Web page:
What is the Supply Chain?
“Supply chain” is a broad term that refers to every manufacturing, shipping, or warehouse process a product goes through on its journey from raw materials to consumer use and consumption.
In the case of food products, that means every stop or transaction between the farm and people’s tables represents a link in that chain. For manufactured goods, the supply chain connects mining, logging, and other resource harvesting techniques to processing centers, factories, warehouses, and ultimately, distribution to retail locations.
Why Do We Need to Protect the Supply Chain?
When supply chains operate smoothly, orders can be filled in a predictable manner, shelves stay stocked, and consumers remain satisfied. When logistical snags and hold-ups occur at any spot in the chain, however, successful manufacturing, distribution, and sales are all threatened.
As in the case of medical vaccines, the supply chain that powers our way of life is protected by a sort of “herd immunity,” in which each organization carefully maintains their sections of the chain for both their own business health and the protection of the market as a whole.
What is Blockchain?
Blockchain is a recordkeeping technology that allows for direct, richly documented and tamper-resistant documentation of financial transactions in a peer-to-peer marketplace. Basically, blockchain enables direct person-to-person or business-to-business transactions that have the security of a traditional bank transfer.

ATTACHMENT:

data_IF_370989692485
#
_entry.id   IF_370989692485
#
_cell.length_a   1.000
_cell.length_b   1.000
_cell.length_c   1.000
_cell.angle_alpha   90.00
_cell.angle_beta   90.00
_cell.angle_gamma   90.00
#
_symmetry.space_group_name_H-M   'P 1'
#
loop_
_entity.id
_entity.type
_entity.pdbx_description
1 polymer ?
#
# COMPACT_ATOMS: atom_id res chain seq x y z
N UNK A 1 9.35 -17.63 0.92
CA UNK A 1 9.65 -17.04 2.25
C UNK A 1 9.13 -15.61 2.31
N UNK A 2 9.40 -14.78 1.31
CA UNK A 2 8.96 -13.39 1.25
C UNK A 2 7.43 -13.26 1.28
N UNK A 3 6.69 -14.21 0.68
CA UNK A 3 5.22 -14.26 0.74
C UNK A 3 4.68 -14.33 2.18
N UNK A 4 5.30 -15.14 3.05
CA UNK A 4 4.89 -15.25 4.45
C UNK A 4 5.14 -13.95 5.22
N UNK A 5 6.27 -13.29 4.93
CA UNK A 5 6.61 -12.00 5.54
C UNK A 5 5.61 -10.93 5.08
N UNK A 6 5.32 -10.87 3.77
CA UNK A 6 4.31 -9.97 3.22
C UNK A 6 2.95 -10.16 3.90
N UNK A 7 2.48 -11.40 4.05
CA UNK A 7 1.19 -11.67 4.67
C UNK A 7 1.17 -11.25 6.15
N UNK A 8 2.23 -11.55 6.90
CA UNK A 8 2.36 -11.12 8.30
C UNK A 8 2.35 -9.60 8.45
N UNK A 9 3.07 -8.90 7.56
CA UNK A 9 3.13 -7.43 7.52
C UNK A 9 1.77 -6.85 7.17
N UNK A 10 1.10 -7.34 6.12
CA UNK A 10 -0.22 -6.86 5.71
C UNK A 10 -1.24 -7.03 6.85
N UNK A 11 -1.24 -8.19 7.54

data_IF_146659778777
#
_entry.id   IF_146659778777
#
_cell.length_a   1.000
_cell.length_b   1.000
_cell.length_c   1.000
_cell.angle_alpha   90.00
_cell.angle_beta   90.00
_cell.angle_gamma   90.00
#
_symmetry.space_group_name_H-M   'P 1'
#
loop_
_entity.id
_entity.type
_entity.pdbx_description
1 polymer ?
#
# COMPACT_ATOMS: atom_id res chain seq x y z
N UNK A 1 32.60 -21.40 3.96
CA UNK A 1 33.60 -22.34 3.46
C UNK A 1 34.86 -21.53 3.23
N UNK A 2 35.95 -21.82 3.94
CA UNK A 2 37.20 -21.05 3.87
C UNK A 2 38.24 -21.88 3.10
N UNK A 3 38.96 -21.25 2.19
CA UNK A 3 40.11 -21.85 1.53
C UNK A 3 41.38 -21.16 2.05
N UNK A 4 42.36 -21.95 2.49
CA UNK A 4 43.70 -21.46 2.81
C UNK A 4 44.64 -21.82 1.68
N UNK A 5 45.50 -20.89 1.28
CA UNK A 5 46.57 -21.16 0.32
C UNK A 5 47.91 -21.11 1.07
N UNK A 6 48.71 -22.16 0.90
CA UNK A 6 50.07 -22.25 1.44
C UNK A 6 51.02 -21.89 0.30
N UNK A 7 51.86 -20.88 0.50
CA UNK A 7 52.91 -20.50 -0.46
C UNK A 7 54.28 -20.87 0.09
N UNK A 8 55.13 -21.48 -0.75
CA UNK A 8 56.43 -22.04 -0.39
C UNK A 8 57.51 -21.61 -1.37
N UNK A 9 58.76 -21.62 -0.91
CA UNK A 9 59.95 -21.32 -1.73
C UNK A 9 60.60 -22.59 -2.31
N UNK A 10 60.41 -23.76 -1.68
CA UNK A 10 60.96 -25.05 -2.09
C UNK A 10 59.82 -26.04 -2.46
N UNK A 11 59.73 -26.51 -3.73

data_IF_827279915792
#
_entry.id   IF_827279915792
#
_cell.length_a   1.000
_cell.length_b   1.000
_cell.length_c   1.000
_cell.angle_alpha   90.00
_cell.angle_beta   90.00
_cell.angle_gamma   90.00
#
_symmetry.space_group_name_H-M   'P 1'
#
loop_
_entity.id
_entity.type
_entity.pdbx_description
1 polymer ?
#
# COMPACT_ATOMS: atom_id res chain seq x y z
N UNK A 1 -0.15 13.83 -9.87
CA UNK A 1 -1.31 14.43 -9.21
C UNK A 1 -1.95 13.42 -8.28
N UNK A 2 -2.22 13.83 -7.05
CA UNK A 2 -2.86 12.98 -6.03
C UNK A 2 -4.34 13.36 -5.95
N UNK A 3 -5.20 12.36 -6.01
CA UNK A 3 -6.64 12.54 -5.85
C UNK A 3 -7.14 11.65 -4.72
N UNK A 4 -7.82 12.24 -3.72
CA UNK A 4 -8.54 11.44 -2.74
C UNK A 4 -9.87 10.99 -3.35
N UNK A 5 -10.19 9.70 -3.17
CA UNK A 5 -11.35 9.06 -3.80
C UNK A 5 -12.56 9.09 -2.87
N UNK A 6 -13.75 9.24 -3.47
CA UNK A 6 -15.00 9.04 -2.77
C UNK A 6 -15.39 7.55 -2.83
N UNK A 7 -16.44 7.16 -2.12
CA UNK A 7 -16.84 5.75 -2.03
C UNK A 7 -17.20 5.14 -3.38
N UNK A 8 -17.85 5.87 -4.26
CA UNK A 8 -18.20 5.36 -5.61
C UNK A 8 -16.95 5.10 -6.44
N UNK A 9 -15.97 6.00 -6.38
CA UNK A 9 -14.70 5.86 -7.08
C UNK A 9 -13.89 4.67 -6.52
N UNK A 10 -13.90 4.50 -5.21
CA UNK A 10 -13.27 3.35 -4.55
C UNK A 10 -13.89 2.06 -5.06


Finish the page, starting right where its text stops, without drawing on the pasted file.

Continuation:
That means transactions in a blockchain environment can fully clear on any day of the week or year without the hold-up of waiting on banks to communicate with each other, and funds are accessible to the recipient as soon as the transaction is completed. In this way, blockchain both speeds up the nuts-and-bolts process of making payments and reduces both the buyer and seller’s dependence on third parties.
How Does Blockchain Recordkeeping Work?
To get a little more technical, the term “blockchain” specifically refers to the way records are kept using this technology. Each individual transaction or data point in a financial relationship constitutes a “block.” When a transaction is completed, all parties involved in the transaction validate the block and it is connected to a running record of all interactions – the “chain.”
Each block is securely encrypted but also coded in a way that indicates its place in a sequence of transactions and the nature of the transaction. That information is indelible, which means that blockchain transactions are even more richly documented and accountability-minded than traditional bank transfers.
How Can Blockchain Protect the Supply Chain?